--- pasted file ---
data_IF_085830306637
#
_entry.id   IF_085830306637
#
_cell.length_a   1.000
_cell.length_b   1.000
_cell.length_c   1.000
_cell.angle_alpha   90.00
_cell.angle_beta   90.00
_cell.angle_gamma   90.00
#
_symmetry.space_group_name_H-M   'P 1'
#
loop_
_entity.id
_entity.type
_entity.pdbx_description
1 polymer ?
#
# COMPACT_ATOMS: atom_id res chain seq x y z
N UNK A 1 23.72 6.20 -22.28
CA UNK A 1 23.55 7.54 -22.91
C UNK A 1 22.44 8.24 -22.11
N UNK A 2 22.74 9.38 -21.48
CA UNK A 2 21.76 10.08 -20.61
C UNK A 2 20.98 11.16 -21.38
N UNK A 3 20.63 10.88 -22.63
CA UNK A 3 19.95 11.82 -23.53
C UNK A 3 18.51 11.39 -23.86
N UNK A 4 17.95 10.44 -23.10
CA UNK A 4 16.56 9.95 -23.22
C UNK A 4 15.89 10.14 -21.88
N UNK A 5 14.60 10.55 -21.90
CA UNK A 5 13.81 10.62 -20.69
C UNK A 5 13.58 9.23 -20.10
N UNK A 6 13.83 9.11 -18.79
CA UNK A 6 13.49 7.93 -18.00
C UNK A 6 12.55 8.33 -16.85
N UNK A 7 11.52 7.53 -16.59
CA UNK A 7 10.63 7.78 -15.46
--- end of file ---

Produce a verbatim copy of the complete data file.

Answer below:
data_IF_085830306637
#
_entry.id   IF_085830306637
#
_cell.length_a   1.000
_cell.length_b   1.000
_cell.length_c   1.000
_cell.angle_alpha   90.00
_cell.angle_beta   90.00
_cell.angle_gamma   90.00
#
_symmetry.space_group_name_H-M   'P 1'
#
loop_
_entity.id
_entity.type
_entity.pdbx_description
1 polymer ?
#
# COMPACT_ATOMS: atom_id res chain seq x y z
N UNK A 1 23.72 6.20 -22.28
CA UNK A 1 23.55 7.54 -22.91
C UNK A 1 22.44 8.24 -22.11
N UNK A 2 22.74 9.38 -21.48
CA UNK A 2 21.76 10.08 -20.61
C UNK A 2 20.98 11.16 -21.38
N UNK A 3 20.63 10.88 -22.63
CA UNK A 3 19.95 11.82 -23.53
C UNK A 3 18.51 11.39 -23.86
N UNK A 4 17.95 10.44 -23.10
CA UNK A 4 16.56 9.95 -23.22
C UNK A 4 15.89 10.14 -21.88
N UNK A 5 14.60 10.55 -21.90
CA UNK A 5 13.81 10.62 -20.69
C UNK A 5 13.58 9.23 -20.10
N UNK A 6 13.83 9.11 -18.79
CA UNK A 6 13.49 7.93 -18.00
C UNK A 6 12.55 8.33 -16.85
N UNK A 7 11.52 7.53 -16.59
CA UNK A 7 10.63 7.78 -15.46